Western Tradition director: lawmakers Carroll, Schwartz trying to ‘silence dissent’

The head of a conservative nonprofit blasted by Democrats for “tasteless” and possibly illegal mailers targeting state Sen. Gail Schwartz in last month’s election told The Colorado Independent (TCI) Tuesday that “we engaged in no electioneering or 527 activity and always follow the law.”

Donald Ferguson

Donald Ferguson, executive director of Western Tradition Partnership (WTP), clarified that the mailers featuring Schwartz’s face on Donald Trump’s body with the tagline “You’re Fired!” were paid for by the registered 501(c)4 “social welfare” nonprofit, not an associated 527 group called Western Tradition Partnership Education Fund.

Under federal law, 501(c)4 groups are allowed to engage in political activity up to 50 percent of the nonprofit’s overall purpose, with very few disclosure requirements in terms of funding. There are more stringent requirements for 527 groups in Colorado.

Ferguson said Western Tradition Partnership Education Fund, registered to an attorney with Colorado Secretary of State-elect Scott Gessler’s law firm, Denver-based Hackstaff Gessler, did not engage in any political activity this year.

The office of current Colorado Secretary of State Bernie Buescher, a Democrat, could find no evidence of an independent expenditure or electioneering report filed by Western Tradition Partnership in Schwartz’s hard-fought state Senate District 5 (Aspen area) campaign, which the incumbent narrowly won.

Schwartz, a Snowmass Democrat, and the election watchdog group Colorado Ethics Watch are looking into whether that constitutes a campaign violation and therefore warrants a formal complaint with the secretary of state. Ethics Watch director Luis Toro Tuesday told the Colorado Independent his organization is still investigating the matter.

Critics say WTP is a coal, oil and gas industry front group targeting Democrats and moderate Republicans who favor alternative energy. On its website, the group characterizes such politicians as “Gang Green” and says it’s “dedicated to fighting environmental extremism.”

Schwartz, named chairwoman Tuesday of the Senate Agriculture, Livestock and Natural Resource Committee, was instrumental last legislative session in passing the second highest renewable energy standard (RES) in the nation (30 percent by 2020) and the Clean Air Clean Jobs Act, which converts coal-fired power plants to cleaner-burning natural gas. WTP claims those measures will kill high-paying traditional energy jobs.

State Sen. Morgan Carroll last week told TCI that Western Tradition Partnership has been “one of the worst actors” in Colorado politics the last several years, contributing to conservatives 527 groups and hiding behind the cloak of its 501(c)4 nonprofit status.

Named chairwoman of the Senate Judiciary Committee Tuesday, Carroll said she will pursue a bill to make Colorado the first state in the nation to compel 501(c)4 nonprofit “social welfare” groups to divulge donors contributing to political activity.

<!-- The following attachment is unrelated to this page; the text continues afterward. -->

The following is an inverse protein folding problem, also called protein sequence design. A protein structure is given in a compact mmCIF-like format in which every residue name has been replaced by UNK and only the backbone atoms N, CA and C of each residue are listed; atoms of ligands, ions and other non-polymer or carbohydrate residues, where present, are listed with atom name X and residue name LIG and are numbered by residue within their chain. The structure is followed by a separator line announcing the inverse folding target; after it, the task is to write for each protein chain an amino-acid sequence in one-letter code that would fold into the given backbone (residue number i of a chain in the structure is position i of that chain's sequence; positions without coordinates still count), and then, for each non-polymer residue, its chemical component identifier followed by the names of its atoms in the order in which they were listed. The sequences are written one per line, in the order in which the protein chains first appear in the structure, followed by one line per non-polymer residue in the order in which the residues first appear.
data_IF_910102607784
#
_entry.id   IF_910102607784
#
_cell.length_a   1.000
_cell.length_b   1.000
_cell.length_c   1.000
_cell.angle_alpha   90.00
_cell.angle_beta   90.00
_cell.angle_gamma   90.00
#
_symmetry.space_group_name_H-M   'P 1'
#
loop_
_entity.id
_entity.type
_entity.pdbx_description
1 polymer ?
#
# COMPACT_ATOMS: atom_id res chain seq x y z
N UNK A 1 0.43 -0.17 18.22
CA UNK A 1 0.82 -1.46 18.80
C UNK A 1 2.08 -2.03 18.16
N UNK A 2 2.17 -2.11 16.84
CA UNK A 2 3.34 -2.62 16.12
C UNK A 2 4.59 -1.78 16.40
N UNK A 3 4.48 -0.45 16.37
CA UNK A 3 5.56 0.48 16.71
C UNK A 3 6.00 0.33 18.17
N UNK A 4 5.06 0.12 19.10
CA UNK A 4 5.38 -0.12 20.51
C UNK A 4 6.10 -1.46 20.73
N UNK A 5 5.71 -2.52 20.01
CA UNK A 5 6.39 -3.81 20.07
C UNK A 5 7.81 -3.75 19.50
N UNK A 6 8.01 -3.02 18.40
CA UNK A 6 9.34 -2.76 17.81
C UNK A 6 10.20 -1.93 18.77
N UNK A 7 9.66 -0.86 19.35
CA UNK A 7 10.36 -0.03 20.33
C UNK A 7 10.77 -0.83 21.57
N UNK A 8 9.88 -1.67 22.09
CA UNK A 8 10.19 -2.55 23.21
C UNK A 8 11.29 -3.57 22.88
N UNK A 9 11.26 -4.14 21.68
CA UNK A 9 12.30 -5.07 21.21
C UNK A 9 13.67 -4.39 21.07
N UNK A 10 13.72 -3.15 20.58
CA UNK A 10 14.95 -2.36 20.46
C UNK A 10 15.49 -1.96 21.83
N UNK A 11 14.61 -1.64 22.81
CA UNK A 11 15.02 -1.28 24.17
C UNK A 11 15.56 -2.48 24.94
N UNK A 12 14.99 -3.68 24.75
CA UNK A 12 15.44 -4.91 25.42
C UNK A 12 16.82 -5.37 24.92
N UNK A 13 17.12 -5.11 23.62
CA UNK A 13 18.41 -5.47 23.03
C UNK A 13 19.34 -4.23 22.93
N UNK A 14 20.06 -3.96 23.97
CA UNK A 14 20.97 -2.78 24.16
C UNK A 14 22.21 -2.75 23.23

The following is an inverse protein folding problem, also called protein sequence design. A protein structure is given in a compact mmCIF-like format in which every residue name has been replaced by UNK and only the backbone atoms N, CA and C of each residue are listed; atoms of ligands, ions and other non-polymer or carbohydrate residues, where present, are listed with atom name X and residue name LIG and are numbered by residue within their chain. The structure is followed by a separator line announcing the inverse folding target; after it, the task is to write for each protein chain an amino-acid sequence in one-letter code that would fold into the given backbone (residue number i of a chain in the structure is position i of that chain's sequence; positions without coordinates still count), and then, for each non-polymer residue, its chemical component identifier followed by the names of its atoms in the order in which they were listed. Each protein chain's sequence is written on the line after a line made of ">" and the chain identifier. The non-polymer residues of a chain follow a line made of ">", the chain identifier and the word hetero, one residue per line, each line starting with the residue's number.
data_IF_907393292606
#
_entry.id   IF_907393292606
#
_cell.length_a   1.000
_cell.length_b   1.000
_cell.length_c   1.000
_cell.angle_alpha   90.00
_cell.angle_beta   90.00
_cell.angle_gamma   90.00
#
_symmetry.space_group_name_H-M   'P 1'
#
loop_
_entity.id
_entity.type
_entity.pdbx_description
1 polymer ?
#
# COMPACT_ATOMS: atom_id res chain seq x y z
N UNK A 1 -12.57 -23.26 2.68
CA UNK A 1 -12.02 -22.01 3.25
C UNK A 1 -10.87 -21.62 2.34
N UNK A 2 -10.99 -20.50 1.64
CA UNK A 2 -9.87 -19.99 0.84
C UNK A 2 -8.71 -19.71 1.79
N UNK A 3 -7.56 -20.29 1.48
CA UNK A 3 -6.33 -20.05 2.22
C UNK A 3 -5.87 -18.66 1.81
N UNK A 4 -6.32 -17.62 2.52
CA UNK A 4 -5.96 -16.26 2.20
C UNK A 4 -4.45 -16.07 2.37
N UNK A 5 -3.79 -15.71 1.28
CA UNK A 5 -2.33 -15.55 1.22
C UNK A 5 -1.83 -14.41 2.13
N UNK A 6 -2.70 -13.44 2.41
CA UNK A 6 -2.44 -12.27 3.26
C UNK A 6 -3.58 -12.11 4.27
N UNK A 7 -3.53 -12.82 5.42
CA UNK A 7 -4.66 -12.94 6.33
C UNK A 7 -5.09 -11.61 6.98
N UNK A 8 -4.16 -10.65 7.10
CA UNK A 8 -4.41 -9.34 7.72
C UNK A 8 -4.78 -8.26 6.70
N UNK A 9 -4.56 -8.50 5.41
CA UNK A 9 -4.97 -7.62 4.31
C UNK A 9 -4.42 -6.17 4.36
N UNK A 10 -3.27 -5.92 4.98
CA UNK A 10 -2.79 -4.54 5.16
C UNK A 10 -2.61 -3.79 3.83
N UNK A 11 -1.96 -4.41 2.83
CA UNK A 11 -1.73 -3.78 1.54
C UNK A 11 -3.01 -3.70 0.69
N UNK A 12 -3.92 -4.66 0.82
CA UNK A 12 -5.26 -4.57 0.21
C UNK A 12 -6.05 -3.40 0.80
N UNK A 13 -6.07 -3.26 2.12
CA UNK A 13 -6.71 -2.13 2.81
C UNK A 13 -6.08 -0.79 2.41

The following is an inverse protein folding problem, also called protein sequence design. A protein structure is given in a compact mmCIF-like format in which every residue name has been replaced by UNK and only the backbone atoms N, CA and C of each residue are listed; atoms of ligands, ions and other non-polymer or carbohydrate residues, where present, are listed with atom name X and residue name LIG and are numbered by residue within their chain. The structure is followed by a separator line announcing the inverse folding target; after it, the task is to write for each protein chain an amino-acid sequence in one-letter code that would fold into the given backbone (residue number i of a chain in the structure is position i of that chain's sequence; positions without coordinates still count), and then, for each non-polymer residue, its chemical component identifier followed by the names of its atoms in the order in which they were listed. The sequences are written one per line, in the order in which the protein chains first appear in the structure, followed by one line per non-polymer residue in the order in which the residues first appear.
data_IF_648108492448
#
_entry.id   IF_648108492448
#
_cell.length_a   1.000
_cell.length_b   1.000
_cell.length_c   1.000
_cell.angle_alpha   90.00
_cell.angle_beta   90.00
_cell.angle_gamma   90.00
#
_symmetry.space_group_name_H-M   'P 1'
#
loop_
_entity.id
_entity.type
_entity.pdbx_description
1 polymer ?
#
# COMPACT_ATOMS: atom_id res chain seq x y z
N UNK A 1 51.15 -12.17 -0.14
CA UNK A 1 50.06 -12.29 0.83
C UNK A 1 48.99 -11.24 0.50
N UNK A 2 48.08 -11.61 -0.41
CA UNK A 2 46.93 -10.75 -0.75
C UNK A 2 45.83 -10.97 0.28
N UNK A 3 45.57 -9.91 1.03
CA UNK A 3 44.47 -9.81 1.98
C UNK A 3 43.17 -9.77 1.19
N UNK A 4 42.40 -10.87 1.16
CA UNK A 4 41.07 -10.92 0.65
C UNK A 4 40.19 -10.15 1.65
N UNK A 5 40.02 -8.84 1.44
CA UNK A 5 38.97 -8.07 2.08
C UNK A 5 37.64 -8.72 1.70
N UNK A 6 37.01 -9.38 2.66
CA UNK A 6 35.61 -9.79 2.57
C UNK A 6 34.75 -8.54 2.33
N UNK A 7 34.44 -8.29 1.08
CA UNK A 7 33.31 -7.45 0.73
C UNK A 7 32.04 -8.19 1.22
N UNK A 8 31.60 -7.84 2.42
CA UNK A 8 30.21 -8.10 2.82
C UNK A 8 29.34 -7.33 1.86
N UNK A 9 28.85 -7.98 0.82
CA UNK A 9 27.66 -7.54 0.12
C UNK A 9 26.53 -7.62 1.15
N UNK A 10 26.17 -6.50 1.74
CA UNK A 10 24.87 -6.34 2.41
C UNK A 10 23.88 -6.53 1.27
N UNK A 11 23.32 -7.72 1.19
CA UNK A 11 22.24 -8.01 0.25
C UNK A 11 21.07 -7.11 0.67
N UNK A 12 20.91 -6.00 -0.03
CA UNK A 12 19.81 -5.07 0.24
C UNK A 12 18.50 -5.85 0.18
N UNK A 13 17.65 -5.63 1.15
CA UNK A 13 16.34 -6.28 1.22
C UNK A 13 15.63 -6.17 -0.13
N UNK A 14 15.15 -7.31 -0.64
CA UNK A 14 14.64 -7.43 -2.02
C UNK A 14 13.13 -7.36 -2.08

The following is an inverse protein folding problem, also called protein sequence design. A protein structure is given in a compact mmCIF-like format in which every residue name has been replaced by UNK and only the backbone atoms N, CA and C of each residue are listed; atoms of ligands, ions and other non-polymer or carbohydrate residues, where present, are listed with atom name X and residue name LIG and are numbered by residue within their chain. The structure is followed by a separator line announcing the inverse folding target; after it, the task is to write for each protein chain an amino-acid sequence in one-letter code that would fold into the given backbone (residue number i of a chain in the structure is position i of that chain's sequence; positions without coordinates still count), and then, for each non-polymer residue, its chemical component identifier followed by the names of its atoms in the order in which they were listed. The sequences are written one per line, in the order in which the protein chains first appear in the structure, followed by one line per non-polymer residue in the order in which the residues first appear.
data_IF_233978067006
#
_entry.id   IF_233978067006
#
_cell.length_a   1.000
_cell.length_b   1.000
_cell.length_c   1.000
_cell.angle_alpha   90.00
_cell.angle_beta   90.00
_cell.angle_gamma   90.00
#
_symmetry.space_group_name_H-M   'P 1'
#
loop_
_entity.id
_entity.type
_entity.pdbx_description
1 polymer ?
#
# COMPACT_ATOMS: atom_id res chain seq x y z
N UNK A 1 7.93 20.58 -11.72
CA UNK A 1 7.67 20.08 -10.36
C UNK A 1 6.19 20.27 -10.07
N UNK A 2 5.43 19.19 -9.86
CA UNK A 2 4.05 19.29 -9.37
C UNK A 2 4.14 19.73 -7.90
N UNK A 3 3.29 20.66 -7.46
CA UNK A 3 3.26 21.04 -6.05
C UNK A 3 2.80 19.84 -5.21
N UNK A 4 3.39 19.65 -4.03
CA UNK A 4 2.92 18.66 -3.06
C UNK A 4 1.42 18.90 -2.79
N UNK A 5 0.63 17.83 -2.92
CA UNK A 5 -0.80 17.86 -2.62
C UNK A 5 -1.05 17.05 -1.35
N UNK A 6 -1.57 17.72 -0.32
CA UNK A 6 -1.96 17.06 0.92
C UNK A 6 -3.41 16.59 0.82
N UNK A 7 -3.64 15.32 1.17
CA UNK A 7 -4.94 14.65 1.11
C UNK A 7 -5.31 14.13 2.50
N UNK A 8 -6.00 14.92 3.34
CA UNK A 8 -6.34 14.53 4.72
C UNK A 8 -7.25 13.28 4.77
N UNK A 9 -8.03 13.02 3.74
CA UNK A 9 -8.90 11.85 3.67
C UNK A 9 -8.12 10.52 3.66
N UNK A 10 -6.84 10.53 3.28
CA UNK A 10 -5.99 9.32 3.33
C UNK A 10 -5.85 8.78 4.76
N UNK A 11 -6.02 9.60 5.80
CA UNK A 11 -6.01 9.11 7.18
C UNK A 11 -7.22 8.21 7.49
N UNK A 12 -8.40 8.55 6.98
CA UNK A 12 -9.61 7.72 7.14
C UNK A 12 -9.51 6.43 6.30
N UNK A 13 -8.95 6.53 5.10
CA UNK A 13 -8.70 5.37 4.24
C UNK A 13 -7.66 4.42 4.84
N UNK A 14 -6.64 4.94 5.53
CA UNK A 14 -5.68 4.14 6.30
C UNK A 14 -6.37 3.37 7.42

“This is simply an attempt by incumbent politicians to silence dissent and deny Coloradans their constitutionally-guaranteed right to petition their elected officials,” Ferguson wrote TCI in an email Tuesday.

“WTP has been forced on more than one occasion to take these kind of officials to court to enforce the law and our constitutional protections,” he added. “Courts have always ruled in our favor for one simple reason — the law and the Constitution are on our side.”

Carroll said she is close to figuring out how the state could compel disclosure of donors whose funds are earmarked for political activities, so that even if a 501(c)4 is “mixed-purpose” — with half of its activities falling under social welfare — the political lobbying side would be subject to public scrutiny. That way the first amendment protections afforded the legitimate social welfare side of the operation would be kept in place.

“One of the things that we have seen out of this election cycle is … I am just going to use the word laundering,” Carroll told TCI last week. “There were a lot of layers of C4’s that were created for purely political purposes and then the C4 would donate to a 527.”

Carroll championed a bill in 2007 (pdf) that compelled 527 groups to disclose donors and expenditures.

“The whole point of that bill that I carried was that you could see the money in and the money out of the 527,” Carroll said. “Well, they will have the good government C4 gave to the 527 and the limited government C4 will give to the 527.”

Carroll argues citizens would then be able to see what groups are behind a particular ad campaign and make informed voting decisions accordingly.

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About the Author

David O. Williams

is an award-winning reporter who has covered energy, environmental and political issues for years. His work has appeared in the New York Times, Chicago Tribune and Denver Post. He's founder of Real Vail
and Real Aspen.

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